BACKGROUND: Inflammation is characterized by dynamic changes in the expression of cytokines, such as M-CSF, and modifications of lipids and proteins that result in the formation of ligands for Class A Scavenger Receptors (SR-A). These changes are associated with altered SR-A expression in macrophages; however, the intracellular signal pathways involved and the extent to which SR-A ligands regulate SR-A expression are not well defined. To address these questions, SR-A expression and function were examined in resident mouse peritoneal macrophages incubated with M-CSF or the selective SR-A ligand acetylated-LDL (AcLDL).

RESULTS: M-CSF increased SR-A expression and function, and required the specific activation of p38 MAPK, but not ERK1/2 or JNK. Increased SR-A expression and function returned to basal levels 72 hours after removing M-CSF. We next determined whether prolonged incubation of macrophages with SR-A ligand alters SR-A expression. In contrast to most receptors, which are down-regulated by chronic exposure to ligand, SR-A expression was reversibly increased by incubating macrophages with AcLDL. AcLDL activated p38 in wild-type macrophages but not in SR-A-/- macrophages, and p38 activation was specifically required for AcLDL-induced SR-A expression.

CONCLUSIONS: These results demonstrate that in resident macrophages SR-A expression and function can be dynamically regulated by changes in the macrophage microenvironment that are typical of inflammatory processes. In particular, our results indicate a previously unrecognized role for ligand binding to SR-A in up-regulating SR-A expression and activating p38 MAPK. In this way, SR-A may modulate inflammatory responses by enhancing macrophage uptake of modified protein/lipid, bacteria, and cell debris; and by regulating the production of inflammatory cytokines, growth factors, and proteolytic enzymes.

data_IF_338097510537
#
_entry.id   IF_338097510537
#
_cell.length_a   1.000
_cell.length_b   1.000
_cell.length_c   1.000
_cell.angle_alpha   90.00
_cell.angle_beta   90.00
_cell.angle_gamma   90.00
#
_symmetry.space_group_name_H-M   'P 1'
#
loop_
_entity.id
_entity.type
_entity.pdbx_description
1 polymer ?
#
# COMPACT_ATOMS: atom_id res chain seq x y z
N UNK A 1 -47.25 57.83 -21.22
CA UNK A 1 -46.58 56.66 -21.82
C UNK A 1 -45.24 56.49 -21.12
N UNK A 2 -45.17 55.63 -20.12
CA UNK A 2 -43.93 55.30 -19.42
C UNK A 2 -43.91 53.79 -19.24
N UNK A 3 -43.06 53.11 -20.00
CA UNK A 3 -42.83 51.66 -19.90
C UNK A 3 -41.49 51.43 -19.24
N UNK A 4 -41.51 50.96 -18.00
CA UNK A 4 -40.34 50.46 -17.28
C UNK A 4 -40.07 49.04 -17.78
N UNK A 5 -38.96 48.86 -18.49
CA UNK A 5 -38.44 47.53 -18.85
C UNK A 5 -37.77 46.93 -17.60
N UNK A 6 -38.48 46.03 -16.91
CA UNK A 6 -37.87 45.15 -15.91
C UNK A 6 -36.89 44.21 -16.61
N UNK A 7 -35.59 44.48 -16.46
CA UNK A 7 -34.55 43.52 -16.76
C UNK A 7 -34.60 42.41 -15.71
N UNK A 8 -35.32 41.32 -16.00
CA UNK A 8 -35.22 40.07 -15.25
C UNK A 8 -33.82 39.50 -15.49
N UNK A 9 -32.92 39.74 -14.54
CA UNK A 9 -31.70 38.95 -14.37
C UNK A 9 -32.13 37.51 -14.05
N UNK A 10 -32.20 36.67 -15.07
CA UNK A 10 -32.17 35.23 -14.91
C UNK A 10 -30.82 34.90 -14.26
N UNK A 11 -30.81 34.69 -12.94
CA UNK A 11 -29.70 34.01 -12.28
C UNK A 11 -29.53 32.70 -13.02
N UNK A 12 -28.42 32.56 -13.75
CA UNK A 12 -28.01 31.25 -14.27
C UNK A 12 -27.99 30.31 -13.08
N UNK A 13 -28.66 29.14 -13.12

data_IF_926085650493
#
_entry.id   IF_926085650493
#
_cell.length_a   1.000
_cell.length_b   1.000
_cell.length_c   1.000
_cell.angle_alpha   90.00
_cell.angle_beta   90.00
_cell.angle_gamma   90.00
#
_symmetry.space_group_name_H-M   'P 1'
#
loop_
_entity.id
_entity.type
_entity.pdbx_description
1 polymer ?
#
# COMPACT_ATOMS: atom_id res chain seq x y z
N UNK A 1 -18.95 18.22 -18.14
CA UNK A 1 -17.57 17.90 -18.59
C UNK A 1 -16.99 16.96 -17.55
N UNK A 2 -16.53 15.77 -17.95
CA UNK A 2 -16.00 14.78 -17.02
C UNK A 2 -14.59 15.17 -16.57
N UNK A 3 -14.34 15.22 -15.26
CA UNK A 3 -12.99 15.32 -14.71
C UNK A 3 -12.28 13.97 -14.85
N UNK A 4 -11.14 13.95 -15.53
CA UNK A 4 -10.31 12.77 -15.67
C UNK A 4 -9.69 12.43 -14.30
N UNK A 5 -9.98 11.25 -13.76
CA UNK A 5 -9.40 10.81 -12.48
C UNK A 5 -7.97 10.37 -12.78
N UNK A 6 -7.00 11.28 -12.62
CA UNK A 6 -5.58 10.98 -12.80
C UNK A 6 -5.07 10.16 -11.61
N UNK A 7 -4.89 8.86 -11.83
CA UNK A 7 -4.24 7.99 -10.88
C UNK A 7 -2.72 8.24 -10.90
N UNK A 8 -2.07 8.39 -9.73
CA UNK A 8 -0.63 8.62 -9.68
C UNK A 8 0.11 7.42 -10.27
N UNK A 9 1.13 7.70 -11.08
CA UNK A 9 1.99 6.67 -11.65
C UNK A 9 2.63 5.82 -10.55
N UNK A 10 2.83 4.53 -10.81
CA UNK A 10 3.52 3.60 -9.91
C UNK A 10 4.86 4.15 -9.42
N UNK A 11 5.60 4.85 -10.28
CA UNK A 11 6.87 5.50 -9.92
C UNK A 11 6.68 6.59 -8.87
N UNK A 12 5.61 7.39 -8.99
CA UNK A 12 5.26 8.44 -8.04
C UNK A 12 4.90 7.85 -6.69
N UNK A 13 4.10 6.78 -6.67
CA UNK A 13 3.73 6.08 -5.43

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Published in BMC Immunology, v. 12.

© 2011 Nikolic et al; licensee BioMed Central Ltd.

This is an Open Access article distributed under the terms of the Creative Commons Attribution License (http://creativecommons.org/licenses/by/2.0), which permits unrestricted use, distribution, and reproduction in any medium, provided the original work is properly cited.

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